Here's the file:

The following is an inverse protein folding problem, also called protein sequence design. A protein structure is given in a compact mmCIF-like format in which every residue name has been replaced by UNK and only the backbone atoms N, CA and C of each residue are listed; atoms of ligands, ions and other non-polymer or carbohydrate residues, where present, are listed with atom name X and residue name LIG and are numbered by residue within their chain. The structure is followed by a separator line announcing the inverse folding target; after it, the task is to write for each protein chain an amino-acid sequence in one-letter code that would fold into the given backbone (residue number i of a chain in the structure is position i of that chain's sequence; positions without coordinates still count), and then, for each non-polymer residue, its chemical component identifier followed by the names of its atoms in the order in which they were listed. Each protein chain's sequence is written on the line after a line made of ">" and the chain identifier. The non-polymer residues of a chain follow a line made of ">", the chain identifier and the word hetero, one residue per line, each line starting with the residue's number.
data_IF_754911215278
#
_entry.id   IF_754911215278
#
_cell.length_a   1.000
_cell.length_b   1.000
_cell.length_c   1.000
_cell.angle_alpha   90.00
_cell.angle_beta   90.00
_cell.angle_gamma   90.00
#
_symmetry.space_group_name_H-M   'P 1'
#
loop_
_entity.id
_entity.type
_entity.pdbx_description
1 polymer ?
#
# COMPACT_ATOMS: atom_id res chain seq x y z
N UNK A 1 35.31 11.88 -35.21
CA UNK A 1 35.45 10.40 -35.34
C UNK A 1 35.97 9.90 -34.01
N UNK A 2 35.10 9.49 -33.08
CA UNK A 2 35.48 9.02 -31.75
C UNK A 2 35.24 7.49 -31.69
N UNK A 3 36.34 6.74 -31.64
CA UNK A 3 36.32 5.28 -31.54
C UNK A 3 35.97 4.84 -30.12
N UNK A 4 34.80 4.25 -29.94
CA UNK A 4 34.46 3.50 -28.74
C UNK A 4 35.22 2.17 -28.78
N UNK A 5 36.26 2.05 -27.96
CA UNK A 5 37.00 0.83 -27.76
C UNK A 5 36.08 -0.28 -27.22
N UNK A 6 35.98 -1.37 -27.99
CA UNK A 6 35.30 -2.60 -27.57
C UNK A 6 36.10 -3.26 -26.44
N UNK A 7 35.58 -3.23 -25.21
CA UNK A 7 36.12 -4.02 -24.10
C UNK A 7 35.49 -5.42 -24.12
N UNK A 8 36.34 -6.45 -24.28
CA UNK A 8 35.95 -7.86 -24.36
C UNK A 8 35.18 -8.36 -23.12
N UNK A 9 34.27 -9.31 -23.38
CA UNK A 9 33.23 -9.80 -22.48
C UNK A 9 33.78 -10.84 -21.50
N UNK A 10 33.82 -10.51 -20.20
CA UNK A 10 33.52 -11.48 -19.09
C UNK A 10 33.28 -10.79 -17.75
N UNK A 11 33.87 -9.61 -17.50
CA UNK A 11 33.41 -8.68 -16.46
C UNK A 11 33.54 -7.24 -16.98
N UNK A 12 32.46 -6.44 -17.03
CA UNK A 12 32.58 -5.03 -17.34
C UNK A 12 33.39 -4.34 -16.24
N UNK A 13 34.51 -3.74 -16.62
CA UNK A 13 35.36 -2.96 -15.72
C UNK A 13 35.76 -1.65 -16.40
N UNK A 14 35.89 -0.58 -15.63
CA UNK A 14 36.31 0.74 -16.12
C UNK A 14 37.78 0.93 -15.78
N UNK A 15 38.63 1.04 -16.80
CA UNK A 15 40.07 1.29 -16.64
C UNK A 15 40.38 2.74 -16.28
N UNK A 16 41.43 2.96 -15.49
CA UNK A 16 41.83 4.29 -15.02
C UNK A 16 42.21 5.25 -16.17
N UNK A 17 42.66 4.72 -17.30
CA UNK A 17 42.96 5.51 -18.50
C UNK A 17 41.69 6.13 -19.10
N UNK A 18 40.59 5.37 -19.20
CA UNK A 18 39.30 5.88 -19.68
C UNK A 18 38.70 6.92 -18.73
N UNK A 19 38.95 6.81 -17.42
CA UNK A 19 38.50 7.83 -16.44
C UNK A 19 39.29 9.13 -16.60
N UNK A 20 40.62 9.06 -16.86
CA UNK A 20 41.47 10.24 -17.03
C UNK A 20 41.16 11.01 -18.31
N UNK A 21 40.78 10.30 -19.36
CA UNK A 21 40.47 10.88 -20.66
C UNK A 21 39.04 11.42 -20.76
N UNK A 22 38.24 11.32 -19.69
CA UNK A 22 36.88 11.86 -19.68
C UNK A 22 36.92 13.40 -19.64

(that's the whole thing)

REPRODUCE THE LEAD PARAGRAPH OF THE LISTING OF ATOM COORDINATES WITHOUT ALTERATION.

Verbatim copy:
The following is an inverse protein folding problem, also called protein sequence design. A protein structure is given in a compact mmCIF-like format in which every residue name has been replaced by UNK and only the backbone atoms N, CA and C of each residue are listed; atoms of ligands, ions and other non-polymer or carbohydrate residues, where present, are listed with atom name X and residue name LIG and are numbered by residue within their chain. The structure is followed by a separator line announcing the inverse folding target; after it, the task is to write for each protein chain an amino-acid sequence in one-letter code that would fold into the given backbone (residue number i of a chain in the structure is position i of that chain's sequence; positions without coordinates still count), and then, for each non-polymer residue, its chemical component identifier followed by the names of its atoms in the order in which they were listed. Each protein chain's sequence is written on the line after a line made of ">" and the chain identifier. The non-polymer residues of a chain follow a line made of ">", the chain identifier and the word hetero, one residue per line, each line starting with the residue's number.